Methamphetamine (mAMPH) is a highly addictive psychostimulant. In many regions of the United States, it is second only to alcohol and marijuana as the most frequently used drug, often outpacing both heroin and cocaine abuse. Despite an increased number of studies recently devoting attention to measuring mAMPH effects on learning and memory, no systematic investigation has been conducted on mAMPH's impact on cognitive flexibility in either an animal model or in humans. Cognitive flexibility is of vital importance to the success of an organism and refers to the ability to shift strategy given a new set of circumstances. If mAMPH impacts functioning of the orbitofrontal cortex (OFC), as is currently posited, then mAMPH likely has an impact on flexible cognition. In addition, there is now evidence for serotonergic modulation of this flexible cognition and given that neuronal serotonin integrity is compromised in mAMPH abusers (and mAMPH-treated animals), this is a timely issue. We propose to study the effects of mAMPH on flexible cognition using a touch screen-based operant procedure sensitive to pharmacological manipulation in rodents. Our measures of flexible cognition are reversal learning and extinction, two separate tasks sensitive to both OFC recruitment and serotonergic modulation and that are well-equipped with a host of auxiliary measures of motivation, attention, and inhibitory control. Our long-term goal is to reconcile our understanding of the neural circuitry that subserves flexible cognition with the pathological effects of drugs of abuse. To begin to accomplish our long-term goal, two specific aims are proposed: 1) to establish baseline cognitive flexibility performance in untreated rats and 2) to compare the effects of a binge regimen and an escalating, neuroprotective dose regimen of mAMPH on cognitive flexibility and the OFC. Results arising from this project will enhance our understanding of the impact of mAMPH on flexible cognitive processes and increase our ability to identify therapeutic targets to ameliorate the poor decision making arising from mAMPH abuse. At best, a rescued cognitive flexibility could aid mAMPH addicts in remaining abstinent. Public Health Relevance: Methamphetamine is a highly addictive psychostimulant and a growing public health concern, with a record of nearly 1.4 million people over the age of 12 using methamphetamine in the United States in 2005. Those addicted to this substance make poor, disadvantageous choices and relapse often. The long-term goal of this project is to provide knowledge about the effects of methamphetamine on decision making and the brain.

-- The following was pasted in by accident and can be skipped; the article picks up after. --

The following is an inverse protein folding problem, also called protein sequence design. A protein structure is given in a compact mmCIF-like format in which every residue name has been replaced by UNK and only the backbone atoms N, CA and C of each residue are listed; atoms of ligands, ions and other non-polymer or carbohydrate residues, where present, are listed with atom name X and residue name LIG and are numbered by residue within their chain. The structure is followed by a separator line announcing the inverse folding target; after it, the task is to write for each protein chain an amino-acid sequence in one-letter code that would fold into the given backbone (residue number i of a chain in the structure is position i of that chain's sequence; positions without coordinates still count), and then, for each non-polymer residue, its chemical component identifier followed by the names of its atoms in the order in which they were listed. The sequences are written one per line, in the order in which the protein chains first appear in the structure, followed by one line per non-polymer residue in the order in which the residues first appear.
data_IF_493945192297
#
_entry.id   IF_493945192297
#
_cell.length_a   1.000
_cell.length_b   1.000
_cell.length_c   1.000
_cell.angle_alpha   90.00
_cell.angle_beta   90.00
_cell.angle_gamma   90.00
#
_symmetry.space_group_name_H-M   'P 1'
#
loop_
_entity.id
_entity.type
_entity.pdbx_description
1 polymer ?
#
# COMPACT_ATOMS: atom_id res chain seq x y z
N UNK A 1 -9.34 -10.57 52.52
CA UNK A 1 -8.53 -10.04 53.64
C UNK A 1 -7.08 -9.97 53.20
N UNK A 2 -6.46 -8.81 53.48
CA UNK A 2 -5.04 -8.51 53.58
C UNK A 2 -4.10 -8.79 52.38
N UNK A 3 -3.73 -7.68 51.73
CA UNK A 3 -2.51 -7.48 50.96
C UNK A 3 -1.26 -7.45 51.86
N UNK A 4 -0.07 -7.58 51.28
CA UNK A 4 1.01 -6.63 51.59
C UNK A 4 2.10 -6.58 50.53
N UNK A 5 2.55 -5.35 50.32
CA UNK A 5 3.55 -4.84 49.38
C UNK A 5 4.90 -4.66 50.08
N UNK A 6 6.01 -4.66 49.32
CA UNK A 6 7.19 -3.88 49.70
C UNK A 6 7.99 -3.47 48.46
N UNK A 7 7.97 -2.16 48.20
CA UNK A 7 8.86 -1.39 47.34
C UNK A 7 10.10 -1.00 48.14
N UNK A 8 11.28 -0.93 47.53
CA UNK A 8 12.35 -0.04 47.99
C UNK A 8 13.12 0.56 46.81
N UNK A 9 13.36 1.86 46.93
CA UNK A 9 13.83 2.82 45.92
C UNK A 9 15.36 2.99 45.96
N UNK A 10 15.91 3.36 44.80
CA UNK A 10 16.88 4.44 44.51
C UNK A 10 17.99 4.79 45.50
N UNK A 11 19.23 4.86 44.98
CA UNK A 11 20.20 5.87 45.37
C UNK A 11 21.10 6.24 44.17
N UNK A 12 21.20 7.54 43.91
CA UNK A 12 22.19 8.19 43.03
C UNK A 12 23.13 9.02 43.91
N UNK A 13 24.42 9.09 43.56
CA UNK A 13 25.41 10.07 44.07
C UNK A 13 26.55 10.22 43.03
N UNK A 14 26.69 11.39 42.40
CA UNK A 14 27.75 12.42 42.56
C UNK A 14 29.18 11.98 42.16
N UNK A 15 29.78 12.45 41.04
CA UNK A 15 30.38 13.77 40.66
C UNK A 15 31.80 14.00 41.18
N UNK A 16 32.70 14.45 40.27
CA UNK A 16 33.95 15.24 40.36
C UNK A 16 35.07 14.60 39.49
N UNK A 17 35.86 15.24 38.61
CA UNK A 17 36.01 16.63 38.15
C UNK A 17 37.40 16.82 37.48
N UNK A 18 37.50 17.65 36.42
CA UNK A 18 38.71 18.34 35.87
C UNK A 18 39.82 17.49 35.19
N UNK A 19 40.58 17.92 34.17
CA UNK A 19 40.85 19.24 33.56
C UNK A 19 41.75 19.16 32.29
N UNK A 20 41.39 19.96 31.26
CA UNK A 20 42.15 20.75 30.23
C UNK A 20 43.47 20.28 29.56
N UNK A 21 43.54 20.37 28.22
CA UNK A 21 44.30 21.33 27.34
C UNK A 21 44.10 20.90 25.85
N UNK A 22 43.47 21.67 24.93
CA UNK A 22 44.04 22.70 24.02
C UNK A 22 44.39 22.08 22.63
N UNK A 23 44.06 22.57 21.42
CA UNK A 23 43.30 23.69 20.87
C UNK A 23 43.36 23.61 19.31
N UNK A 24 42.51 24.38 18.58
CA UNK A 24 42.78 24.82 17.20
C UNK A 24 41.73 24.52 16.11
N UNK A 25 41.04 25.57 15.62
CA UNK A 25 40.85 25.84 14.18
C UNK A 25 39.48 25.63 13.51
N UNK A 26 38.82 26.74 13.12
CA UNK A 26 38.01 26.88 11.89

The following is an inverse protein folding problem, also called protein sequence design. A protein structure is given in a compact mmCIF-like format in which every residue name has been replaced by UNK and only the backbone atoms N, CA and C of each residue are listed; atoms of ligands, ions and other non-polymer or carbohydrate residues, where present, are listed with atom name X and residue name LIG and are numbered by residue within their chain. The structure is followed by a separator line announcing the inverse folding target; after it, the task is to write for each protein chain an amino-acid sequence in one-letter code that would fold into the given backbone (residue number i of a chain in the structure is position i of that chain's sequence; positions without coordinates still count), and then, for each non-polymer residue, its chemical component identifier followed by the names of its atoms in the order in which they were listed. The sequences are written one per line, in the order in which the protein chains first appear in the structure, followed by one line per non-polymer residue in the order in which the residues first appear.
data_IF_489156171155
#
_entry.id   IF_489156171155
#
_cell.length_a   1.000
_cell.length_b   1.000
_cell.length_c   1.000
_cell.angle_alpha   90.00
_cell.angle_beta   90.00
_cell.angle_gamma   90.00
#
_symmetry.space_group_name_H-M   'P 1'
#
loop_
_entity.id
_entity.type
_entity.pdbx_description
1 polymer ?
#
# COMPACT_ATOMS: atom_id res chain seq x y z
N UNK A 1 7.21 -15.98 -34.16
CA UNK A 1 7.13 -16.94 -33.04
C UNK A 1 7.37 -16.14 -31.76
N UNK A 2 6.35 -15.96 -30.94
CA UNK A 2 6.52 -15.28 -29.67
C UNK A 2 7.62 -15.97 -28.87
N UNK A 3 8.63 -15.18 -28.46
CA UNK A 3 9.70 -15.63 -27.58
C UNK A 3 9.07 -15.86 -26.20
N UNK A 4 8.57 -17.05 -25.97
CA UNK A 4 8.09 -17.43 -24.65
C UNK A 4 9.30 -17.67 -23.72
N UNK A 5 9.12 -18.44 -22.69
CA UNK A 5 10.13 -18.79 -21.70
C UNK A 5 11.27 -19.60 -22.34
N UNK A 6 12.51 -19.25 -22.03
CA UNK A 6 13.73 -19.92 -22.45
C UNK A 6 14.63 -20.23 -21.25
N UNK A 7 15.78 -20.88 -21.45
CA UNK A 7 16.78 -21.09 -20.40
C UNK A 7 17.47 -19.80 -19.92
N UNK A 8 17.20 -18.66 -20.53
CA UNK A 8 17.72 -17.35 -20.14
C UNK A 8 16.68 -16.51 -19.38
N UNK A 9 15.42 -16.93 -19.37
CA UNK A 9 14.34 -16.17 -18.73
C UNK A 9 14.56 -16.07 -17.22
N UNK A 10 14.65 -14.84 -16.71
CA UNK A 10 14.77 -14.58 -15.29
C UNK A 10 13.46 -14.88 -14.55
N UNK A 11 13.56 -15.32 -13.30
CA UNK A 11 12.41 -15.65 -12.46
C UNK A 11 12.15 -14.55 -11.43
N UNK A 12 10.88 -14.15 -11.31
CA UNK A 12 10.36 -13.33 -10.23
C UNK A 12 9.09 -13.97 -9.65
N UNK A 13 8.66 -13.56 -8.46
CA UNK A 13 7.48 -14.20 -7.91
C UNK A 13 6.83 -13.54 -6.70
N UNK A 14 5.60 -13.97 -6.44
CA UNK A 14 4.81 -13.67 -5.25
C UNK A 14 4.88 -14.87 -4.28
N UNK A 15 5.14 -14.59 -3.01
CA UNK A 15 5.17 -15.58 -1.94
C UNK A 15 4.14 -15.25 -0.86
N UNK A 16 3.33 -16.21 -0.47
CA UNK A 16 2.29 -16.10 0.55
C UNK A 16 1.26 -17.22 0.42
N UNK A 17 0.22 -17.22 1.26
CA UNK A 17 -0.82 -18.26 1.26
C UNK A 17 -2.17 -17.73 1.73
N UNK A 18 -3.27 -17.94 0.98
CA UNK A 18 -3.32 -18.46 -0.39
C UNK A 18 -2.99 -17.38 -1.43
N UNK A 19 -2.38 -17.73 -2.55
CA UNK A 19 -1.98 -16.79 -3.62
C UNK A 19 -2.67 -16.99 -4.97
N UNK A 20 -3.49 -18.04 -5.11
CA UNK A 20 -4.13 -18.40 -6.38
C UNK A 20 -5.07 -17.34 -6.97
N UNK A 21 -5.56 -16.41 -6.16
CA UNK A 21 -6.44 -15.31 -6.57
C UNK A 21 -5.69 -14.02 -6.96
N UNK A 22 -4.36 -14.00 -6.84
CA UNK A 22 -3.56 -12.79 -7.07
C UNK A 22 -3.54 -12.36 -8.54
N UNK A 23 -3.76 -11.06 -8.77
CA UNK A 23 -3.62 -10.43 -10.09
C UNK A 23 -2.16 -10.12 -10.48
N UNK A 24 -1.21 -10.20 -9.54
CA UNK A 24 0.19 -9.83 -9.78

Methamphetamine is a highly addictive psychostimulant and a growing public health concern, with a record of nearly 1.4 million people over the age of 12 using methamphetamine in the United States in 2005. Those addicted to this substance make poor, disadvantageous choices and relapse often. The long-term goal of this project is to provide knowledge about the effects of methamphetamine on decision making and the brain.
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